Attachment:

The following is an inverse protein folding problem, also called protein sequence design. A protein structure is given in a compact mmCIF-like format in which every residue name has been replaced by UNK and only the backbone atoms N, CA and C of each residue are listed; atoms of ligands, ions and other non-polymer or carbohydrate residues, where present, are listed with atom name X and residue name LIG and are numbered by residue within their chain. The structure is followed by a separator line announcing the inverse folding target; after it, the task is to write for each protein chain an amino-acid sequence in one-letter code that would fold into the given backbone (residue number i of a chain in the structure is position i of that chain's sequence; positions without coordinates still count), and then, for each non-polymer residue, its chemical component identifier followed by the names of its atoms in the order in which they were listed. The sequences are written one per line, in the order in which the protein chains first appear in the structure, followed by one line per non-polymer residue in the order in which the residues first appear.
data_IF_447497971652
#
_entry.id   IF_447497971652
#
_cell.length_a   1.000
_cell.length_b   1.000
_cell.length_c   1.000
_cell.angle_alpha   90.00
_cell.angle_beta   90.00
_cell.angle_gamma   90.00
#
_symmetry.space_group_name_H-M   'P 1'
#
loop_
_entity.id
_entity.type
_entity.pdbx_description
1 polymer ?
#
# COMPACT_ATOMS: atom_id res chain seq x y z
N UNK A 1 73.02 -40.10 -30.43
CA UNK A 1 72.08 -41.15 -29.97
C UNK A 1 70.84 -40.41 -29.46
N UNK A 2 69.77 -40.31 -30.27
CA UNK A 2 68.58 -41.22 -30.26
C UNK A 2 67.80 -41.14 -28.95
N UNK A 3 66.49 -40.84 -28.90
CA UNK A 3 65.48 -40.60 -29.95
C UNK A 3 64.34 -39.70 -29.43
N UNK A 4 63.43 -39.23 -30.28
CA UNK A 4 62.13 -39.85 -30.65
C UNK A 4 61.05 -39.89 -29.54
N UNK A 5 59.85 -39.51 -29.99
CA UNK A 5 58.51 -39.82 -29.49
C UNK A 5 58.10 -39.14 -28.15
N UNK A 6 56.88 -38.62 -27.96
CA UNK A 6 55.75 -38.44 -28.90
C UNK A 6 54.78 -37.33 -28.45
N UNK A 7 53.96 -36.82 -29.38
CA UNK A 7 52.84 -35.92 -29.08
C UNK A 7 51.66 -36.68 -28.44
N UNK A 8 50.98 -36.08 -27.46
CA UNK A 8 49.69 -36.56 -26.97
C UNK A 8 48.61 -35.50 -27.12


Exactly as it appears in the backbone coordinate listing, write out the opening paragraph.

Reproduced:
The following is an inverse protein folding problem, also called protein sequence design. A protein structure is given in a compact mmCIF-like format in which every residue name has been replaced by UNK and only the backbone atoms N, CA and C of each residue are listed; atoms of ligands, ions and other non-polymer or carbohydrate residues, where present, are listed with atom name X and residue name LIG and are numbered by residue within their chain. The structure is followed by a separator line announcing the inverse folding target; after it, the task is to write for each protein chain an amino-acid sequence in one-letter code that would fold into the given backbone (residue number i of a chain in the structure is position i of that chain's sequence; positions without coordinates still count), and then, for each non-polymer residue, its chemical component identifier followed by the names of its atoms in the order in which they were listed. The sequences are written one per line, in the order in which the protein chains first appear in the structure, followed by one line per non-polymer residue in the order in which the residues first appear.